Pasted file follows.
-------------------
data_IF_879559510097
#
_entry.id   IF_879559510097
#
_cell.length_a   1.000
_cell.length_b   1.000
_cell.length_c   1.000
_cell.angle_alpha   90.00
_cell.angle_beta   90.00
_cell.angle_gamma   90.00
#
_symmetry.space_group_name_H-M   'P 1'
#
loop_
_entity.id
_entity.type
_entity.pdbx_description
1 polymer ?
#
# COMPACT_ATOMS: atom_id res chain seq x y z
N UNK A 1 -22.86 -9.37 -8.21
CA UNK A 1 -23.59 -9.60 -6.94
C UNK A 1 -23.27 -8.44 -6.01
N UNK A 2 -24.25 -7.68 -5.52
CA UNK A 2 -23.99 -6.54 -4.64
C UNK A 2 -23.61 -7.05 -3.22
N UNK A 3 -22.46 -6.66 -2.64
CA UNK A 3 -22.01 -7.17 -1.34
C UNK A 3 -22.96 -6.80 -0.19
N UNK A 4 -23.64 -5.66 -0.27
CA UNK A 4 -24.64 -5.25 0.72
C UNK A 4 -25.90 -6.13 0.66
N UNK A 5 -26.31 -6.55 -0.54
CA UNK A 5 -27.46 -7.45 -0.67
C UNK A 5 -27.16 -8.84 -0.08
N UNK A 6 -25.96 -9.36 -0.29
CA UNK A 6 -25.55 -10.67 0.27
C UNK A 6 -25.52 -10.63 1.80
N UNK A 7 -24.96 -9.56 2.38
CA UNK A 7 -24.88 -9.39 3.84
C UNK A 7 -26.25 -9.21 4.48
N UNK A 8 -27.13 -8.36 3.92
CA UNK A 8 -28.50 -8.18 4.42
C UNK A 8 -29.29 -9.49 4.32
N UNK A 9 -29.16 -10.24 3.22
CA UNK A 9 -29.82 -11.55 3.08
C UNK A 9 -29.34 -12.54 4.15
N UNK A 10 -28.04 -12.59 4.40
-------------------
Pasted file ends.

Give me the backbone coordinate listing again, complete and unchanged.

data_IF_879559510097
#
_entry.id   IF_879559510097
#
_cell.length_a   1.000
_cell.length_b   1.000
_cell.length_c   1.000
_cell.angle_alpha   90.00
_cell.angle_beta   90.00
_cell.angle_gamma   90.00
#
_symmetry.space_group_name_H-M   'P 1'
#
loop_
_entity.id
_entity.type
_entity.pdbx_description
1 polymer ?
#
# COMPACT_ATOMS: atom_id res chain seq x y z
N UNK A 1 -22.86 -9.37 -8.21
CA UNK A 1 -23.59 -9.60 -6.94
C UNK A 1 -23.27 -8.44 -6.01
N UNK A 2 -24.25 -7.68 -5.52
CA UNK A 2 -23.99 -6.54 -4.64
C UNK A 2 -23.61 -7.05 -3.22
N UNK A 3 -22.46 -6.66 -2.64
CA UNK A 3 -22.01 -7.17 -1.34
C UNK A 3 -22.96 -6.80 -0.19
N UNK A 4 -23.64 -5.66 -0.27
CA UNK A 4 -24.64 -5.25 0.72
C UNK A 4 -25.90 -6.13 0.66
N UNK A 5 -26.31 -6.55 -0.54
CA UNK A 5 -27.46 -7.45 -0.67
C UNK A 5 -27.16 -8.84 -0.08
N UNK A 6 -25.96 -9.36 -0.29
CA UNK A 6 -25.55 -10.67 0.27
C UNK A 6 -25.52 -10.63 1.80
N UNK A 7 -24.96 -9.56 2.38
CA UNK A 7 -24.88 -9.39 3.84
C UNK A 7 -26.25 -9.21 4.48
N UNK A 8 -27.13 -8.36 3.92
CA UNK A 8 -28.50 -8.18 4.42
C UNK A 8 -29.29 -9.49 4.32
N UNK A 9 -29.16 -10.24 3.22
CA UNK A 9 -29.82 -11.55 3.08
C UNK A 9 -29.34 -12.54 4.15
N UNK A 10 -28.04 -12.59 4.40